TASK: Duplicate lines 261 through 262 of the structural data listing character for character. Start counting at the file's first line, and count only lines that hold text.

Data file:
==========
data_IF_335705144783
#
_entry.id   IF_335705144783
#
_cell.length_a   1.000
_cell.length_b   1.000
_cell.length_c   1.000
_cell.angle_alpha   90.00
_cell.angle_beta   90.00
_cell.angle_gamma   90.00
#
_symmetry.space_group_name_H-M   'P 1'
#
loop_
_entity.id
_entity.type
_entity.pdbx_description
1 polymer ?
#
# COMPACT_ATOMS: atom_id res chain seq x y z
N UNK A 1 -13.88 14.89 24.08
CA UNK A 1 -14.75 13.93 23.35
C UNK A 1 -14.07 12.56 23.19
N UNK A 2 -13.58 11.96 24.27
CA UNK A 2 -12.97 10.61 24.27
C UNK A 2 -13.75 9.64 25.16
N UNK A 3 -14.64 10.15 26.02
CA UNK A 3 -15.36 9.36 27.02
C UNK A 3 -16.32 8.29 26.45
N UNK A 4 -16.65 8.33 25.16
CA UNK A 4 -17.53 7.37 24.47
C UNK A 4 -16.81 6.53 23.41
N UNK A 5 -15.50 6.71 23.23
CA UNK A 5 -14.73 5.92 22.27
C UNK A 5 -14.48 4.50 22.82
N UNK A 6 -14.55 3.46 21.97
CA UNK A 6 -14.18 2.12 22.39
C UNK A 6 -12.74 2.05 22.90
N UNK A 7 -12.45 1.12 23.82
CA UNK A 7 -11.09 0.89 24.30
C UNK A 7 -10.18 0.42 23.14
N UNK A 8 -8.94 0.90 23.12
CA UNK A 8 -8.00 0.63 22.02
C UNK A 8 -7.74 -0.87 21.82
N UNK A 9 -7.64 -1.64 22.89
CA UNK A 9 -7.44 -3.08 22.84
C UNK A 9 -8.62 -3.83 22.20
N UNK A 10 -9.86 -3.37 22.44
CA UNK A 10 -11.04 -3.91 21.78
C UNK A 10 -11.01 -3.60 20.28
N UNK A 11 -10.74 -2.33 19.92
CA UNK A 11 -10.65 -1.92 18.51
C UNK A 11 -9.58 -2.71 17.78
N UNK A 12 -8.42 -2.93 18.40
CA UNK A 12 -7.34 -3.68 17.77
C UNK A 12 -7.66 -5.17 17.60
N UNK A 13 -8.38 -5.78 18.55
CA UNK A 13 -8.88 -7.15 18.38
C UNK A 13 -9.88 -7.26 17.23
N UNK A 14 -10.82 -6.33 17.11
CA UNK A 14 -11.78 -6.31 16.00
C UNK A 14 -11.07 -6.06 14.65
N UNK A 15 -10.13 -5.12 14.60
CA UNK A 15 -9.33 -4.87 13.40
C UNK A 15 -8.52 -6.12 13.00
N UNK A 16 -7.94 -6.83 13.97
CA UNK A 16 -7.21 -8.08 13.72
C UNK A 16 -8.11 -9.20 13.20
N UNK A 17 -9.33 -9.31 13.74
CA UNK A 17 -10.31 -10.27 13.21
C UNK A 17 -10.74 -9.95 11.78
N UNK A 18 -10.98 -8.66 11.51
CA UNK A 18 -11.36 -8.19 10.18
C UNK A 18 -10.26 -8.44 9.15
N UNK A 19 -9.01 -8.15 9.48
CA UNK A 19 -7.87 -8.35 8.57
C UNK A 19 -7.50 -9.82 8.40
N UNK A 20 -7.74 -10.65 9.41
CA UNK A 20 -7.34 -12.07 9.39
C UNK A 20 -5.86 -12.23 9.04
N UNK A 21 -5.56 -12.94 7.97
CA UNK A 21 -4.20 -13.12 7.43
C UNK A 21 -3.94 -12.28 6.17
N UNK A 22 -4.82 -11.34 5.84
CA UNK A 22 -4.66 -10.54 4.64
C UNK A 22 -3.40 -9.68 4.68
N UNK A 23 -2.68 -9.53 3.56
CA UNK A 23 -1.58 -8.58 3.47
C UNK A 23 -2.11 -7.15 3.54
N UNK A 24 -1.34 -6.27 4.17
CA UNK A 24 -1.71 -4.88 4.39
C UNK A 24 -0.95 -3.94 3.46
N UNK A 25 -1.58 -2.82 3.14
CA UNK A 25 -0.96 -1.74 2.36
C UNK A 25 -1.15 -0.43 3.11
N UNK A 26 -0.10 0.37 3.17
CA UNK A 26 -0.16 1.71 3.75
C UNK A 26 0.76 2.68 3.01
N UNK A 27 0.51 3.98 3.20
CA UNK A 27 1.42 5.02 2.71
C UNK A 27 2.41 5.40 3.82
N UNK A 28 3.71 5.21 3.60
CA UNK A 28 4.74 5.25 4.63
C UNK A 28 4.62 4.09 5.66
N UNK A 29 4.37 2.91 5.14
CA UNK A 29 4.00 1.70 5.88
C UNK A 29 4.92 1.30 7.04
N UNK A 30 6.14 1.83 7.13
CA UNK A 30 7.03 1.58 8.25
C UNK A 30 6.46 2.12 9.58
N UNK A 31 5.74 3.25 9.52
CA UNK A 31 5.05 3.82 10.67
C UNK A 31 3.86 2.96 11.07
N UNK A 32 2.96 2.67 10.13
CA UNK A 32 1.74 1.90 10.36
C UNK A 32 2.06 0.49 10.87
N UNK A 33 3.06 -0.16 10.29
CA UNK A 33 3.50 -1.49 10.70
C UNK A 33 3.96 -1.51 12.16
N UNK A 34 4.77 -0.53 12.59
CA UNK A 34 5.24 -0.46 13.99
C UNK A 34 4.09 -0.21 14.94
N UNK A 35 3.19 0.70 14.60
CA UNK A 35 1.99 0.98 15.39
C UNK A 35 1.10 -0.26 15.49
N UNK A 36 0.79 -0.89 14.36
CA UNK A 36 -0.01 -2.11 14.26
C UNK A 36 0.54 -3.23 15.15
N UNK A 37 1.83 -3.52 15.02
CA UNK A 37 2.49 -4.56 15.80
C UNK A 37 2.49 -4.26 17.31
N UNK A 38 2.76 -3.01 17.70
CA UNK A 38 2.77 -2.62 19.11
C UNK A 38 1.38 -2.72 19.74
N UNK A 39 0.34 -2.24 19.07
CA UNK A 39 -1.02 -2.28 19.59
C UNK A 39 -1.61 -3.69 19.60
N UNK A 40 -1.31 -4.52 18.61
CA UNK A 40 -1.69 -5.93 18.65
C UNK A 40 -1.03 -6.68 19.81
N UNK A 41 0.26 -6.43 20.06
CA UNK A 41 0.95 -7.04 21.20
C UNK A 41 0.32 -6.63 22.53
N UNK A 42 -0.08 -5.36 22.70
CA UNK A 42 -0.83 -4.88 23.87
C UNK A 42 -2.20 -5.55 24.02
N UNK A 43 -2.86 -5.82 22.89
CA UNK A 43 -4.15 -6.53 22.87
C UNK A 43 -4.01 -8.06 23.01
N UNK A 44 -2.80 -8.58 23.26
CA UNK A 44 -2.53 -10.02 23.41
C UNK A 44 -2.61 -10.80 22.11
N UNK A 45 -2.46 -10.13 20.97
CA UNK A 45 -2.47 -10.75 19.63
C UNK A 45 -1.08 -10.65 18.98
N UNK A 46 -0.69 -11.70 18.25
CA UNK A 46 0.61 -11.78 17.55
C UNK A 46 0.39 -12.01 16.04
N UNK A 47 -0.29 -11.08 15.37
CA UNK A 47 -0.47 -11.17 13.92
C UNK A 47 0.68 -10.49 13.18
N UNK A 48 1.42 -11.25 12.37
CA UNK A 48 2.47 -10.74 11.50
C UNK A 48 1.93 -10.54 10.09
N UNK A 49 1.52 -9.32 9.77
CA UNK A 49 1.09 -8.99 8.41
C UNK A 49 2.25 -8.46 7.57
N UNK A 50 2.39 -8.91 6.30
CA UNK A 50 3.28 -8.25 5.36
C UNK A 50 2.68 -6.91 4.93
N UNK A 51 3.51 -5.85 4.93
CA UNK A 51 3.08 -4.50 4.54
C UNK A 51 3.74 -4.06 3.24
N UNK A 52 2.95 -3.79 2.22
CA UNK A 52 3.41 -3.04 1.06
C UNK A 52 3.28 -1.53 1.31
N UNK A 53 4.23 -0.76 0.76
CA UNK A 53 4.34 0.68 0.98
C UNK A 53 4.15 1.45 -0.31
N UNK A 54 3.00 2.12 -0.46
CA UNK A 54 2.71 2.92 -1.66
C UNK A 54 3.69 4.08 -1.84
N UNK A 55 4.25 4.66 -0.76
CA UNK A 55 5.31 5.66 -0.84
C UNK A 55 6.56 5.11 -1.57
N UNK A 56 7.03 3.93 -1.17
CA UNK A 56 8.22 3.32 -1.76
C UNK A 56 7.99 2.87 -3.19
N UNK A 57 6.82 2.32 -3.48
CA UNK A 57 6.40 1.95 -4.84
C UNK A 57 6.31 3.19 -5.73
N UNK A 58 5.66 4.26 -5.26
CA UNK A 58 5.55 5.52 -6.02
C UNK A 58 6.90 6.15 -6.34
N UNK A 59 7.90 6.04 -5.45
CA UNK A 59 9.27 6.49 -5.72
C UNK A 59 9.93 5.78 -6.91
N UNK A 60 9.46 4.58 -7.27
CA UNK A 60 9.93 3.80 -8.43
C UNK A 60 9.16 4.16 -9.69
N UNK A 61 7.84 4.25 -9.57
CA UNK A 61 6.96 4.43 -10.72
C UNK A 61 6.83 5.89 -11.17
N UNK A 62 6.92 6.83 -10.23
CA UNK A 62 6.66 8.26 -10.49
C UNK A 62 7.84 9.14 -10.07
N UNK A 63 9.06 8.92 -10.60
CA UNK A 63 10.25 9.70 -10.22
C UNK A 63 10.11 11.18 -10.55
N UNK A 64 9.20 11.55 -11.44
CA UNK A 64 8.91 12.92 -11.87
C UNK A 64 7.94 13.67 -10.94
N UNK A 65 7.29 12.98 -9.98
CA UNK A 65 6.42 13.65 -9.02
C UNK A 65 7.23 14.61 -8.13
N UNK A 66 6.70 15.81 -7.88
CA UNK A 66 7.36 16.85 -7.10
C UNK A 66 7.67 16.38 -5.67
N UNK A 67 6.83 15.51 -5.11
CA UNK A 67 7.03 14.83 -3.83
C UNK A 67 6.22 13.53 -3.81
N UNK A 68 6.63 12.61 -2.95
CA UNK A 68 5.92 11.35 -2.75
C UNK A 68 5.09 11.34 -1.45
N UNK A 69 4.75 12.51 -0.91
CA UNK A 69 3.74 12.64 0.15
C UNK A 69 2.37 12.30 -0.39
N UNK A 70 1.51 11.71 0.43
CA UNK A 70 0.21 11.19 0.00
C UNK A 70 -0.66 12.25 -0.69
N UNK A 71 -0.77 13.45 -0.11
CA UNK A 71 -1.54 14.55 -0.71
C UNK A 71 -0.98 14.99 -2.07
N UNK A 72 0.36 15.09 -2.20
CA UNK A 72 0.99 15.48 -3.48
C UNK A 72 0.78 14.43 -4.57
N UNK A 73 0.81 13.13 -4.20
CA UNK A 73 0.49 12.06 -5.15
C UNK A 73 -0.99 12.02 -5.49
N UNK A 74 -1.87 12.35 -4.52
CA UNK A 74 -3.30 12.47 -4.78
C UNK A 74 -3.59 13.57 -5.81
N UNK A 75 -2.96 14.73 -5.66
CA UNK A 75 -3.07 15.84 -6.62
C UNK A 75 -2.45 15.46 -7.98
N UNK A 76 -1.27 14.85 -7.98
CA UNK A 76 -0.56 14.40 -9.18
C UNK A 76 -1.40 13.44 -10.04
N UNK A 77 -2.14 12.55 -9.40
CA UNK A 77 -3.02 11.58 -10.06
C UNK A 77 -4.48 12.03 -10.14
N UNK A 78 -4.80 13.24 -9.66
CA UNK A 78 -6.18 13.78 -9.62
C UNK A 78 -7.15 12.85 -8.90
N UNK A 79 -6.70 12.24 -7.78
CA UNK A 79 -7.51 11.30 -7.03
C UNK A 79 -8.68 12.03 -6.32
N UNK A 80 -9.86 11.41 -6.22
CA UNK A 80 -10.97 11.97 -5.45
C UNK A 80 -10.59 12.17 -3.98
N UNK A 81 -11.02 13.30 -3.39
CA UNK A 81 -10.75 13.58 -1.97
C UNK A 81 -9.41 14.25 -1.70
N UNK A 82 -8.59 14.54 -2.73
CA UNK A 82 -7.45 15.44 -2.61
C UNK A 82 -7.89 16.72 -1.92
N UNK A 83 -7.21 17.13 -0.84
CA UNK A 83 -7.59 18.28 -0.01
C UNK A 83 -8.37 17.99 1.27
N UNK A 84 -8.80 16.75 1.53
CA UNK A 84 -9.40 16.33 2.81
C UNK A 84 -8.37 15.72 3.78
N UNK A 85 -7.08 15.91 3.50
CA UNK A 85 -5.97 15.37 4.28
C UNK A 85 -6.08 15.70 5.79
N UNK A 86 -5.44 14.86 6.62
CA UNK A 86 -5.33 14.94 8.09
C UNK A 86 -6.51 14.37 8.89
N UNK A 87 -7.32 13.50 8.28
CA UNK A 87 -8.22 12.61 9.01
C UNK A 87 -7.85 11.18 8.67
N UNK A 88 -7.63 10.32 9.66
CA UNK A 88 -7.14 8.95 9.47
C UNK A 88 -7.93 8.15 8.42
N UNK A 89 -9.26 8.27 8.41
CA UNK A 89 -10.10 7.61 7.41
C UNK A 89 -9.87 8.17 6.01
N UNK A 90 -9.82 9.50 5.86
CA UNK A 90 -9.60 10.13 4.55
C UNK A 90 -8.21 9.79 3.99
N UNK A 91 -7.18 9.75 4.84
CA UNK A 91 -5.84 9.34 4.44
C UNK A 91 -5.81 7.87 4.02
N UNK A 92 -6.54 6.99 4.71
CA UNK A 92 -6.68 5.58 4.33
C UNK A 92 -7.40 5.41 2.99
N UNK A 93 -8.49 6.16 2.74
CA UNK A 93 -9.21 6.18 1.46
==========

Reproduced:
N UNK A 81 -11.02 13.30 -3.39
CA UNK A 81 -10.75 13.58 -1.97